Bonneau: The importance of academic freedom


Academic freedom is the lifeblood of a university. As the American Association of University Professors states, “Freedom in research is fundamental to the advancement of truth.” Indeed, one of the reasons many of us chose a career in academia is because of the freedom to pursue lines of inquiry of interest to us and to do so free from constraint from others. Of course, publishing our research does require some conformity with disciplinary best practices in research design and execution, but this is different than being told we are prohibited from researching a topic or that our research must come to some preordained conclusion.

This has recently become an issue on our campus regarding the newly created Center for Governance and Markets, funded by a grant from the Charles Koch Foundation. The successful grant application by three of our colleagues, and the University’s vetting of the grant (in the same way it ensures all grants comply with the University’s policies), adds Pitt to a long list of colleges and universities that have received research grants from the Charles Koch Foundation. This issue has caused much tension among faculty and students, especially in the Graduate School of Public and International Affairs where the center is going to be housed.

I am not writing to defend some of the actions of the Charles Koch Foundation (though I hasten to add that they are funding some excellent and much-needed work on criminal justice reform). And in the interests of disclosure and transparency, I will note that I have presented my research at some workshops that were funded (at least in part) by the Koch Foundation. I do not think some of their past actions are defensible. My position on this is clear: Donors should not have any control over curriculum, hiring or firing decisions. Full stop.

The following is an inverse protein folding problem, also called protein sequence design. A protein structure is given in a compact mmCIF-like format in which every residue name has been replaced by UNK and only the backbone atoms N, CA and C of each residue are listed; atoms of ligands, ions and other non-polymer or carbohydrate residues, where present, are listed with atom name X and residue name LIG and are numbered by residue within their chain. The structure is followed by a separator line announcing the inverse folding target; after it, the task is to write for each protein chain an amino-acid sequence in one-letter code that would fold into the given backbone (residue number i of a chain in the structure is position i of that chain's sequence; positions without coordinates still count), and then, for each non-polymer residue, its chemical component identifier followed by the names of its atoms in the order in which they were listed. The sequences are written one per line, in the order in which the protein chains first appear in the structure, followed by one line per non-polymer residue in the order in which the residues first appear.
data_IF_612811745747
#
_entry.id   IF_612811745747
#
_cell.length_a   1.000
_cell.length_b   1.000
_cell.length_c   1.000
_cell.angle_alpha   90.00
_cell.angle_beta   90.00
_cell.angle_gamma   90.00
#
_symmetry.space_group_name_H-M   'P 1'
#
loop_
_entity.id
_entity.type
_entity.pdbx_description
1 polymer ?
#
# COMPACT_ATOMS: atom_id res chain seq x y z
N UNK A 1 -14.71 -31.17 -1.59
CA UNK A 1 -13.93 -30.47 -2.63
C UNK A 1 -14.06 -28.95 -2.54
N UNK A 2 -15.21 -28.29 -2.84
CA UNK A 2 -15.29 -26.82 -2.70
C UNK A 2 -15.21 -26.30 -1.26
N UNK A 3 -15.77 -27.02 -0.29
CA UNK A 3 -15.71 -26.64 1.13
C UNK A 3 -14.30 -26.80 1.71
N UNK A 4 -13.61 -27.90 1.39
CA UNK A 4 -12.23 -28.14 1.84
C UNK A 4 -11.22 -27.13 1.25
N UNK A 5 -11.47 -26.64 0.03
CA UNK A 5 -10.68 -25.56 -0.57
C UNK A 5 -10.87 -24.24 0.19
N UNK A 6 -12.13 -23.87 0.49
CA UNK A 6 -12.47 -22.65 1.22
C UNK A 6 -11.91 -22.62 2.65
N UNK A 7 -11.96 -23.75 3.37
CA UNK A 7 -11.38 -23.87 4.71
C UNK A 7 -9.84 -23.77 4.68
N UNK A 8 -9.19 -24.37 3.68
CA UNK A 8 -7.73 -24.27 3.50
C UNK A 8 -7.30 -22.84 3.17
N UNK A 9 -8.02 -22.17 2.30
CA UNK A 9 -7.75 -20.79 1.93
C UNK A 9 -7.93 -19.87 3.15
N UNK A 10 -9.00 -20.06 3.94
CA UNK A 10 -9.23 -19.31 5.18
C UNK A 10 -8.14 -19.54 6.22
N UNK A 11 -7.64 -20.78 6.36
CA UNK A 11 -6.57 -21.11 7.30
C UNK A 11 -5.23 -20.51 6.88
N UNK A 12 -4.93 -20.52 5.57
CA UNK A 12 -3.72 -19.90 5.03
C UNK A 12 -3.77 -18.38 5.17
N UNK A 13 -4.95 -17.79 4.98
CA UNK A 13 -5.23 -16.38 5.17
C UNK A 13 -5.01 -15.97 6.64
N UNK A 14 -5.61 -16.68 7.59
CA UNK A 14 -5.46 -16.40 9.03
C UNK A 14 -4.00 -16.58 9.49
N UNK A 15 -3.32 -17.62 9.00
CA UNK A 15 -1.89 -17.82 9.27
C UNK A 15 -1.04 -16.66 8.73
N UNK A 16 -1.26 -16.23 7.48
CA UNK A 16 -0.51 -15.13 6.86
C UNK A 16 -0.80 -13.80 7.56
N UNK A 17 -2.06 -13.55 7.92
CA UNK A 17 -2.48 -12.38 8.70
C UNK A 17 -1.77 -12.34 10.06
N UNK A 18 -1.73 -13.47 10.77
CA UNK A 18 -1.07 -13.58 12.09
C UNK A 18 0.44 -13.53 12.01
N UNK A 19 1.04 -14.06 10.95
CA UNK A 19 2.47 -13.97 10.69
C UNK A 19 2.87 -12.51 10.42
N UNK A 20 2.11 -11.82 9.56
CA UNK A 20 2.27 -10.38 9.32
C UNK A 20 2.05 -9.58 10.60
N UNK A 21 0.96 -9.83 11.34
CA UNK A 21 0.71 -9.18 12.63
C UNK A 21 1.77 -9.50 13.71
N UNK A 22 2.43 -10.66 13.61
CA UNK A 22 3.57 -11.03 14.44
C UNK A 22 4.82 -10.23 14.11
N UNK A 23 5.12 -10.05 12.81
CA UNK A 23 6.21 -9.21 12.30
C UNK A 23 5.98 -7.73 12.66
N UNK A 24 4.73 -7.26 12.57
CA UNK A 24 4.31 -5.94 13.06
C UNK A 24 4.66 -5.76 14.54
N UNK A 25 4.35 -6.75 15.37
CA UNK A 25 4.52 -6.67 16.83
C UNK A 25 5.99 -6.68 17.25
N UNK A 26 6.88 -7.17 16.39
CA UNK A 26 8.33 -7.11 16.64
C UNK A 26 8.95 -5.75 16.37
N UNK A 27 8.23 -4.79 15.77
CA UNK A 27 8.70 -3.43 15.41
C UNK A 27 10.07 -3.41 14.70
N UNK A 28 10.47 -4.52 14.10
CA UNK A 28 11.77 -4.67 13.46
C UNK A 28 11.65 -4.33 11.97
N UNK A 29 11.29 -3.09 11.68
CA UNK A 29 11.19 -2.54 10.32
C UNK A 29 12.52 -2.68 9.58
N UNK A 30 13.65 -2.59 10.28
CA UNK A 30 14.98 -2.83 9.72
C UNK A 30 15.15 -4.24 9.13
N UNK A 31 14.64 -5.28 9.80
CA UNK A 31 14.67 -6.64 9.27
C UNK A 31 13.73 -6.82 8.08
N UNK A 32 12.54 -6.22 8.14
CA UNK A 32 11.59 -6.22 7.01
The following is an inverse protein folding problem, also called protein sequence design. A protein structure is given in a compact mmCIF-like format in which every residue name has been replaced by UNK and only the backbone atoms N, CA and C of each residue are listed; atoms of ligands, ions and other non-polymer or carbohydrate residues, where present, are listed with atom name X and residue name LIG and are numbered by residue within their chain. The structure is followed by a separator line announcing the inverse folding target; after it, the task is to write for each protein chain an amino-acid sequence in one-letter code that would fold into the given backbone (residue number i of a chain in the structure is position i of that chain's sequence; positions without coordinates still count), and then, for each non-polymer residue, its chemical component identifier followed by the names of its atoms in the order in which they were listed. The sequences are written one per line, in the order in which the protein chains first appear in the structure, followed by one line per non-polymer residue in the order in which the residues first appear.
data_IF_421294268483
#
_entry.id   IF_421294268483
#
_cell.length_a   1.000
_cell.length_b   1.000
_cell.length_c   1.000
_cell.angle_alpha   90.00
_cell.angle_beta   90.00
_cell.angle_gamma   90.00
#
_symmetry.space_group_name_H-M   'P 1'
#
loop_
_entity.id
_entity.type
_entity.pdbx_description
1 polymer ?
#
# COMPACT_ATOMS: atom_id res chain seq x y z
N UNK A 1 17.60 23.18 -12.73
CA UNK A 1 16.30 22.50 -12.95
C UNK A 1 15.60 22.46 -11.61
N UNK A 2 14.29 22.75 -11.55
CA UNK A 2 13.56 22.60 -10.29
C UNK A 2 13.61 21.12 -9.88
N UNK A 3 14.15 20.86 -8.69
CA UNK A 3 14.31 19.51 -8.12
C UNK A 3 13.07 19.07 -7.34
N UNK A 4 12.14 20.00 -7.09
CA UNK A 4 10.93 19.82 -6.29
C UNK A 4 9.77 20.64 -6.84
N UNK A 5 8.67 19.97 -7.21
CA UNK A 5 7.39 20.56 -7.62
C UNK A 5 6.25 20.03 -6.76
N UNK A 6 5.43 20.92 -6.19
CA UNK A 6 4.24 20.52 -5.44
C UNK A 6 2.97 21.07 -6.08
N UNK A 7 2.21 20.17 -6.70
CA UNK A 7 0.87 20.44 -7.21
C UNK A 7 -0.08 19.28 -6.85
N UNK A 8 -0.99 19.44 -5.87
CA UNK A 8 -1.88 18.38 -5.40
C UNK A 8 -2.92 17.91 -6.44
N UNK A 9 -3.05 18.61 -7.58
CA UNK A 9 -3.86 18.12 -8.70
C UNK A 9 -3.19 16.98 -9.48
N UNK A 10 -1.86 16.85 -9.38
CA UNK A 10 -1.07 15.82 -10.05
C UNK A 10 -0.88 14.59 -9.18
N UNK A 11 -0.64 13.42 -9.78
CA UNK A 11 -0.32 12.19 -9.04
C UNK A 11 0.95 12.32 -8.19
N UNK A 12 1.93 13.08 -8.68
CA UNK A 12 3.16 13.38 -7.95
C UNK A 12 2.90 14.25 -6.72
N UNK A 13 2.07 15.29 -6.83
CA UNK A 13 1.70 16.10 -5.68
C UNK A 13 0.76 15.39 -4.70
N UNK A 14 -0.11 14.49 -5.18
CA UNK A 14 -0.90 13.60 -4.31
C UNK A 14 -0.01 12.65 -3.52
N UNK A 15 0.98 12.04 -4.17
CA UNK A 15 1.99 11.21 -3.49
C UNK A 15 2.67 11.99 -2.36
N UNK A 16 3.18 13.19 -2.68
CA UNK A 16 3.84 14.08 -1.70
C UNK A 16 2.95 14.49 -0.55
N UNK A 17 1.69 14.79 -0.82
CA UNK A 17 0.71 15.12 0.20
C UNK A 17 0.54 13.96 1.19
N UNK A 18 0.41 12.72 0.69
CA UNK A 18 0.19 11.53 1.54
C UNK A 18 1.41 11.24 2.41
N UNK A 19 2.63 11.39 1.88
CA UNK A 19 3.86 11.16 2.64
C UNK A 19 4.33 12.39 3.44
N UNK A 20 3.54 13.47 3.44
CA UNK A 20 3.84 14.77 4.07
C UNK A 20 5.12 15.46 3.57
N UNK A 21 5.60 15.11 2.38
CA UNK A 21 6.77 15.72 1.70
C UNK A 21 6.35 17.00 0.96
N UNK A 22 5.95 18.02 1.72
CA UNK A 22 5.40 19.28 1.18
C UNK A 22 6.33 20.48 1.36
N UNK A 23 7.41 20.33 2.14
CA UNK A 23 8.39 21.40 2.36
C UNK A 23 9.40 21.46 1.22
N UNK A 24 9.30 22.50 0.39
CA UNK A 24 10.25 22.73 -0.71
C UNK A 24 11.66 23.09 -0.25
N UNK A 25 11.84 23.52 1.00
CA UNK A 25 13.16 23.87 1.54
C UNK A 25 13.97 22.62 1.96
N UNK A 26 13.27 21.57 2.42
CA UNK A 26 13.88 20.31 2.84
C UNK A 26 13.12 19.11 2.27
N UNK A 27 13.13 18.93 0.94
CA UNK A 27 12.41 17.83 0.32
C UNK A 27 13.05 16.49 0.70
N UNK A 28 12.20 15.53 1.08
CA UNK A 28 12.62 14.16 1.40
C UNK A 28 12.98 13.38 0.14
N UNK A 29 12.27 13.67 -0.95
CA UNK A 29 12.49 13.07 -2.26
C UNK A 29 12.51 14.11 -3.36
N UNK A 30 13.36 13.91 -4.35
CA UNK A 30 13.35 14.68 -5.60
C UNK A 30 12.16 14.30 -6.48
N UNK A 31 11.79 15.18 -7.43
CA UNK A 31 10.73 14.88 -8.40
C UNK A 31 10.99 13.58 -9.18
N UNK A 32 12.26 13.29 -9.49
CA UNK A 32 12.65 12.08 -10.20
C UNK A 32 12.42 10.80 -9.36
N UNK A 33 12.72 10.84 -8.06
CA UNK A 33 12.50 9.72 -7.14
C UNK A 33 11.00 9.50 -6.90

Yet, I am not prepared to say that just because some universities allowed undue influence among donors this means that Pitt is going to do the same. Indeed, I think that is highly unlikely for three reasons. First, concerns that have been raised by faculty and students about this center means that active monitoring is already taking place. Second, the incidents at George Mason and Florida State universities serve as a warning to other places about the consequences of allowing donors to control curriculum and personnel decisions. Third, the Charles Koch Foundation, in response to previous concerns, has changed its funding practices. Indeed, the very fact that this grant is publicly available for all to see is a departure from our general practice.

Finally, I want to call our attention to the AAUP’s Statement on Professional Ethics. Professors have an obligation to “seek and to state the truth as they see it” and “practice intellectual honesty.” I have no doubts that our colleagues will continue to live up to this obligation. The ethics statement also has something for the rest of us: “Professors do not discriminate against or harass colleagues. They respect and defend the free inquiry of associates, even when it leads to findings and conclusions that differ from their own.” I have always found my colleagues at Pitt to do exactly this, and I hope this continues.

Chris W. Bonneau is a professor of Political Science and president of the University Senate.